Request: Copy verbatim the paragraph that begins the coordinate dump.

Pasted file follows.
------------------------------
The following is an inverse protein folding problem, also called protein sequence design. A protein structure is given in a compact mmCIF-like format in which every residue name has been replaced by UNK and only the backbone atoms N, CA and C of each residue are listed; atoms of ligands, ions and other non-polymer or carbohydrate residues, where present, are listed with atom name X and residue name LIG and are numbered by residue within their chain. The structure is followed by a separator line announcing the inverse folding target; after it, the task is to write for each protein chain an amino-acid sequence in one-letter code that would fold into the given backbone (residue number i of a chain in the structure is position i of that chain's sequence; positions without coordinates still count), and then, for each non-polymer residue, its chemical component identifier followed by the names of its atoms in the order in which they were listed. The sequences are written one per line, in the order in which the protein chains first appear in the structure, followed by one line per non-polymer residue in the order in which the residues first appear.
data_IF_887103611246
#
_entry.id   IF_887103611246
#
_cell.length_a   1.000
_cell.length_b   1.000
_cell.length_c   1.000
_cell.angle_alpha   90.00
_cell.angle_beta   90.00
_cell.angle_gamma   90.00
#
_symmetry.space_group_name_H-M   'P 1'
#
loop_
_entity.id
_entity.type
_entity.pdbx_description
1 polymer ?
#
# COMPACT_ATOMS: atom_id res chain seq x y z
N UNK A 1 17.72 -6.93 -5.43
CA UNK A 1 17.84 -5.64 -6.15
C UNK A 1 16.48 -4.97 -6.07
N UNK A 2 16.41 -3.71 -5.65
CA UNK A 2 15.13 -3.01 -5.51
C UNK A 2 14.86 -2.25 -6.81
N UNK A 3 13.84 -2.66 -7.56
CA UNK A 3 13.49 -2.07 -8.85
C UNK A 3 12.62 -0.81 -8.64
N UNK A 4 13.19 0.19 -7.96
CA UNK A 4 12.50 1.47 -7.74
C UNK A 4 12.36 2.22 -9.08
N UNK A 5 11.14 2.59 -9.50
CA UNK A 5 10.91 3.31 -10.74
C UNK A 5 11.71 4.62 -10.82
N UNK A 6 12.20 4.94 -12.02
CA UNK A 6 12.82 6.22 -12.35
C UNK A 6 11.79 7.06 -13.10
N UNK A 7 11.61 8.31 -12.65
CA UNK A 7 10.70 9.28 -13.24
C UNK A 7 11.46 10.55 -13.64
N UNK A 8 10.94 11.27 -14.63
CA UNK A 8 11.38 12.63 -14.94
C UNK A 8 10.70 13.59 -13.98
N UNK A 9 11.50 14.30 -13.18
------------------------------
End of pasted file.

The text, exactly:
The following is an inverse protein folding problem, also called protein sequence design. A protein structure is given in a compact mmCIF-like format in which every residue name has been replaced by UNK and only the backbone atoms N, CA and C of each residue are listed; atoms of ligands, ions and other non-polymer or carbohydrate residues, where present, are listed with atom name X and residue name LIG and are numbered by residue within their chain. The structure is followed by a separator line announcing the inverse folding target; after it, the task is to write for each protein chain an amino-acid sequence in one-letter code that would fold into the given backbone (residue number i of a chain in the structure is position i of that chain's sequence; positions without coordinates still count), and then, for each non-polymer residue, its chemical component identifier followed by the names of its atoms in the order in which they were listed. The sequences are written one per line, in the order in which the protein chains first appear in the structure, followed by one line per non-polymer residue in the order in which the residues first appear.